Student Life Resource Round-Up!


NEDA Staff

As we all know, being a student is tough. From back-to-school changes to busy schedules throughout the year, many students feel a strain – and that can be especially true for those affected by eating disorders.

In an online poll conducted by NEDA, we found that over one third of students expressed that their school had no eating disorders resources available to them, so this is a very common problem. That’s why NEDA is focusing more of our efforts on supporting young people.

Here are some of our favorite tools for anyone who feels that their school is lacking eating disorders support. 

Printable Resources

10 Steps Thumbnail10 Steps to Positive Body Image Poster

Learn some new ways to look at yourself and your body. The more you practice these thought patterns, the better you can feel about yourself and the body you naturally have.

Download the Poster >


Pledge ThumbBody Acceptance Pledge

Looking for ideas to reinforce your commitment to body acceptance? Take our pledge and encourage others to do the same. Together, we are creating a culture of body diversity and self-acceptance!  

Take the Pledge >


Compliment Thumb

NEDA Compliment Cards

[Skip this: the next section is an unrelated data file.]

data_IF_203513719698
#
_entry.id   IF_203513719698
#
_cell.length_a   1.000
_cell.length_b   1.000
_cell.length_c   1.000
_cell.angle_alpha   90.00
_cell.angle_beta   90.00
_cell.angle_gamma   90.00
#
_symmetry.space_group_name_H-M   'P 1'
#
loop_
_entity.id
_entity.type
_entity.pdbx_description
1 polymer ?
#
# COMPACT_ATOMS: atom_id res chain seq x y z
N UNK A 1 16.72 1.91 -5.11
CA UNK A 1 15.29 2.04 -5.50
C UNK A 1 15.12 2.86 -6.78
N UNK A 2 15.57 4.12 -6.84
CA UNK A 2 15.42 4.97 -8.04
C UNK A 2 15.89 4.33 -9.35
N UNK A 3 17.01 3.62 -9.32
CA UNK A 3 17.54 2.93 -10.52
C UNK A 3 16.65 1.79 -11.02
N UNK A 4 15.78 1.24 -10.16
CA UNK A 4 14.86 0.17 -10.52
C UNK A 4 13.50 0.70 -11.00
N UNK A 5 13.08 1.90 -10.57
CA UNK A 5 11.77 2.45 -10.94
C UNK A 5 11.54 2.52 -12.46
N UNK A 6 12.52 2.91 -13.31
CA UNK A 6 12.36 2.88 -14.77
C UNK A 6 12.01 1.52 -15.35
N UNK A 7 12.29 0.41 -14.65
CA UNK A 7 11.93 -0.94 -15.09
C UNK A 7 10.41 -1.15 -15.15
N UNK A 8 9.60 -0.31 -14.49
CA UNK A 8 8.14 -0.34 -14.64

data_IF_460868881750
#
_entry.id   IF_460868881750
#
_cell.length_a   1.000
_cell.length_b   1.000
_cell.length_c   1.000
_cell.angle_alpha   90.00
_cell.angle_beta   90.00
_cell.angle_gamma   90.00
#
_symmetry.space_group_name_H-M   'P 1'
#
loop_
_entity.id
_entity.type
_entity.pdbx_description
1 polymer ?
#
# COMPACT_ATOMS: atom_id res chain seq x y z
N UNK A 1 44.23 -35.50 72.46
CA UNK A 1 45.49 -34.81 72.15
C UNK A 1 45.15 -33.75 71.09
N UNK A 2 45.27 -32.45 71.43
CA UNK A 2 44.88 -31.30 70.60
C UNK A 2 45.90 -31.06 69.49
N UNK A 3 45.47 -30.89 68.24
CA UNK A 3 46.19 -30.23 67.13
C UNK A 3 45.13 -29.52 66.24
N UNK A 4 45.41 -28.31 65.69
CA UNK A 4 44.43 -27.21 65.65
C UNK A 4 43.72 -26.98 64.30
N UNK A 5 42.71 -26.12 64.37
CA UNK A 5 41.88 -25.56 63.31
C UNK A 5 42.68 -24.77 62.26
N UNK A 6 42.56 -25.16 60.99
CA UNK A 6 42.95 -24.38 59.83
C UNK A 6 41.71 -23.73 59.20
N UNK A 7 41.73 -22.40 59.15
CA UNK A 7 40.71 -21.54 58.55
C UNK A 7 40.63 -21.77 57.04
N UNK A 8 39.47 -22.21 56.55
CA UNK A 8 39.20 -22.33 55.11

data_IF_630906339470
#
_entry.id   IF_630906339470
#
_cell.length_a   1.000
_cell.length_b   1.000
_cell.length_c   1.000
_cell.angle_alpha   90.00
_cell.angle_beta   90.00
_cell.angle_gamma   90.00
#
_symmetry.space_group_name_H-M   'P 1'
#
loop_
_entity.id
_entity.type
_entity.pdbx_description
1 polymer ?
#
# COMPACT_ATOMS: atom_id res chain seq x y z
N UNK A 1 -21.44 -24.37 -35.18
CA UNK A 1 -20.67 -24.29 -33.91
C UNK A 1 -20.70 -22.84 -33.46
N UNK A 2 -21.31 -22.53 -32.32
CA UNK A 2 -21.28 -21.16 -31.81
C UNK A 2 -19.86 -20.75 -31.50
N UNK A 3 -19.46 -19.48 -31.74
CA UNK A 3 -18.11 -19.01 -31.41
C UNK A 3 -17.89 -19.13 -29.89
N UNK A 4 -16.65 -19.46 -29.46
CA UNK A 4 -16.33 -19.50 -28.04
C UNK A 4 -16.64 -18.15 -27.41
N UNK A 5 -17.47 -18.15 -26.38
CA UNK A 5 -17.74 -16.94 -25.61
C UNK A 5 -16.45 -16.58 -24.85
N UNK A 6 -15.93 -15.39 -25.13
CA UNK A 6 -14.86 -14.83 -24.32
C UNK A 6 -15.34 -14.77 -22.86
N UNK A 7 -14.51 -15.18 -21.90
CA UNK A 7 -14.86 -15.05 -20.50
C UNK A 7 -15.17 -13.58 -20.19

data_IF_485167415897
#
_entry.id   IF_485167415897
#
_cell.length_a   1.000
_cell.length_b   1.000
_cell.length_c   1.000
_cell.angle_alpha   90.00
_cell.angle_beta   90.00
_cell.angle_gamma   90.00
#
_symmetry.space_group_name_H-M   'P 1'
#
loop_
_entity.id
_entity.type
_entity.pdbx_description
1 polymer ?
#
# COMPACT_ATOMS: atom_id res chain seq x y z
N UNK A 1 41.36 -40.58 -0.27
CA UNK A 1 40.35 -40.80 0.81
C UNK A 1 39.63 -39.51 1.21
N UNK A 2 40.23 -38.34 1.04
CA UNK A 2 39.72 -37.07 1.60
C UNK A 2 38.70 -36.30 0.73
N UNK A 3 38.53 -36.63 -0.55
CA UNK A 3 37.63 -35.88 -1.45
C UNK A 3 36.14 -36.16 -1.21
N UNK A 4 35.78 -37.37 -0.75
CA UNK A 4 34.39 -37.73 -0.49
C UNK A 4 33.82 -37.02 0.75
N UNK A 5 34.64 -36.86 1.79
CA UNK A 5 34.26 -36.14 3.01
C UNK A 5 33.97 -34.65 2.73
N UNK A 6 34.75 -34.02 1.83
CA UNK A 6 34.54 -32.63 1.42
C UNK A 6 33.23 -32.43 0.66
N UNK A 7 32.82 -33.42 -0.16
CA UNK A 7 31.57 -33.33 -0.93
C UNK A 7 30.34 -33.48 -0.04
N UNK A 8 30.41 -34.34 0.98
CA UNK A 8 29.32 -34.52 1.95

Share a compliment card (or create your own) and spread the word that we are enough! 

Give a Compliment >

Event & Activism Guides

Useful Blog Posts

Back to School After Eating Disorders Treatment – Holly Chok

Dress Codes are Body Shaming and Sexist – Pooja Patel

How to Have a Healthy Relationship with Food – Sondra Kronberg, MS, RD, CDN, CEDRD-S & NEDA Staff

How Do I Open Up About My Eating Issues? – NEDA Staff

Letter to Your Principal – Claudia Morris

Social Media Cheat Sheet – NEDA Staff

THe body project

The Body Project PostcardBacked by two decades of research and evaluation data, the Body Project is a group-based intervention that provides a forum for women and girls to confront unrealistic beauty ideals and engages them in the development of healthy body image. through verbal, written, and behavioral exercises. Research has shown when women/girls talk about the “appearance-ideal” (sometimes referred to as the thin-ideal, beauty-ideal, or cultural-ideal) portrayed in the mass media, and discuss how to challenge pressures to conform to these pressures, it makes them feel better about their bodies. Learn more >